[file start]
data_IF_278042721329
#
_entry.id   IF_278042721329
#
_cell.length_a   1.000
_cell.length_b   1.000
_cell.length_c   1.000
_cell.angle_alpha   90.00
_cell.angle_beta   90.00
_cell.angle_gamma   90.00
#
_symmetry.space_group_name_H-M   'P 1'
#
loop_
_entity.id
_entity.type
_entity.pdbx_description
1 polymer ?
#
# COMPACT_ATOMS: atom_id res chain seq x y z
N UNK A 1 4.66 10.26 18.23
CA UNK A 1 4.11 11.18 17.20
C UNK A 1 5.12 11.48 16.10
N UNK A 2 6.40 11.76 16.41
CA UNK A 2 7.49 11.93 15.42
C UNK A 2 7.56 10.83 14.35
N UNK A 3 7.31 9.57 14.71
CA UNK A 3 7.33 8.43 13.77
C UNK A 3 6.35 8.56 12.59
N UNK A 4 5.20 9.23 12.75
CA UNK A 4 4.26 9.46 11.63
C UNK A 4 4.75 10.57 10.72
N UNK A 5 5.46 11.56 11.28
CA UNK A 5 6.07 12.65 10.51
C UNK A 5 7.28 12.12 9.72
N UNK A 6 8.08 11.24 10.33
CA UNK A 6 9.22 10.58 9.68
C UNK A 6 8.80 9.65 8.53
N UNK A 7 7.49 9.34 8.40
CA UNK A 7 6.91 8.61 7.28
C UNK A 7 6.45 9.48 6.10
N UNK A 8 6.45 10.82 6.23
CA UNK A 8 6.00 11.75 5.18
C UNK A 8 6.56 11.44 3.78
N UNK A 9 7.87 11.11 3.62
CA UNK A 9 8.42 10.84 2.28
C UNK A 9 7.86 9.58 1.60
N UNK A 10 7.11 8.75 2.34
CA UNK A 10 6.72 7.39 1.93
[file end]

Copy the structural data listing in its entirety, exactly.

data_IF_278042721329
#
_entry.id   IF_278042721329
#
_cell.length_a   1.000
_cell.length_b   1.000
_cell.length_c   1.000
_cell.angle_alpha   90.00
_cell.angle_beta   90.00
_cell.angle_gamma   90.00
#
_symmetry.space_group_name_H-M   'P 1'
#
loop_
_entity.id
_entity.type
_entity.pdbx_description
1 polymer ?
#
# COMPACT_ATOMS: atom_id res chain seq x y z
N UNK A 1 4.66 10.26 18.23
CA UNK A 1 4.11 11.18 17.20
C UNK A 1 5.12 11.48 16.10
N UNK A 2 6.40 11.76 16.41
CA UNK A 2 7.49 11.93 15.42
C UNK A 2 7.56 10.83 14.35
N UNK A 3 7.31 9.57 14.71
CA UNK A 3 7.33 8.43 13.77
C UNK A 3 6.35 8.56 12.59
N UNK A 4 5.20 9.23 12.75
CA UNK A 4 4.26 9.46 11.63
C UNK A 4 4.75 10.57 10.72
N UNK A 5 5.46 11.56 11.28
CA UNK A 5 6.07 12.65 10.51
C UNK A 5 7.28 12.12 9.72
N UNK A 6 8.08 11.24 10.33
CA UNK A 6 9.22 10.58 9.68
C UNK A 6 8.80 9.65 8.53
N UNK A 7 7.49 9.34 8.40
CA UNK A 7 6.91 8.61 7.28
C UNK A 7 6.45 9.48 6.10
N UNK A 8 6.45 10.82 6.23
CA UNK A 8 6.00 11.75 5.18
C UNK A 8 6.56 11.44 3.78
N UNK A 9 7.87 11.11 3.62
CA UNK A 9 8.42 10.84 2.28
C UNK A 9 7.86 9.58 1.60
N UNK A 10 7.11 8.75 2.34
CA UNK A 10 6.72 7.39 1.93